The Environmental Protection Agency's 2011 budget would cut discretionary spending 2.9 percent from current levels, but Administrator Lisa Jackson said the budget strikes the right balance between fiscal and environmental responsibility.
"This budget cuts spending while promoting clean air, land and water, growing the green economy and strengthening enforcement," Jackson said.
Overall, EPA's discretionary budget would total $10 billion in 2011, down from $10.3 billion this year.
Among the biggest cuts:
• State revolving loan funds for clean water would be cut $200 million, to $3.3 billion, following an unprecedented funding level in 2010.
• The Superfund program to clean up hazardous waste sites would be cut $13 million, to $1.3 billion.
• The Great Lakes Restoration Initiative would receive $300 million in 2011, down 58 percent, but much of the $475 million provided in 2010 has yet to be spent, EPA said.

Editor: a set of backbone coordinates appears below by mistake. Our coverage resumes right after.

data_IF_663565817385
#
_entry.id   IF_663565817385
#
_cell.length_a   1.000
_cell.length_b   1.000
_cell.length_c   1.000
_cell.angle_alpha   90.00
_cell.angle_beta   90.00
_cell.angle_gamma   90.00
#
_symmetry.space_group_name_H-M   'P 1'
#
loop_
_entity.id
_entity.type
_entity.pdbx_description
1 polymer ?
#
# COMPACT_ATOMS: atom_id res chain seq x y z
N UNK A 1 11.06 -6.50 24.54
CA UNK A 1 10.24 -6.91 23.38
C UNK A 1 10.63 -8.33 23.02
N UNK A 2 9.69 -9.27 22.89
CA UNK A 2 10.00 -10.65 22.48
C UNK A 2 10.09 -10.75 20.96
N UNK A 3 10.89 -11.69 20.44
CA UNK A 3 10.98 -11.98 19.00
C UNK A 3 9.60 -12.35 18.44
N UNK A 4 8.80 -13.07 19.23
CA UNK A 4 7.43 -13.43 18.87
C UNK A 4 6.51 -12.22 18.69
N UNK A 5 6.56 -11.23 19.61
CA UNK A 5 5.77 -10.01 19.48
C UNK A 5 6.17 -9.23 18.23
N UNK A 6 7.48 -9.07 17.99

Tens of millions of additional dollars would be funneled to programs that support EPA's regulatory efforts to curb greenhouse gas emissions. EPA would receive $30 million in new funding to help states address greenhouse gas emissions when issuing operating permits to large emitters, and another $6 million in new funding would help EPA develop new vehicle emission standards.
The budget also proposes to nearly double funding for the Partnership for Sustainable Communities, a multiagency effort to help local governments integrate smart growth strategies into their development. EPA's budget for the initiative would increase to $10.9 million, up from $5.7 million this year.
EPA also proposes a new $9.5 million program called Community Water Priorities, through which EPA would issue grants to help disadvantaged communities restore urban waterways.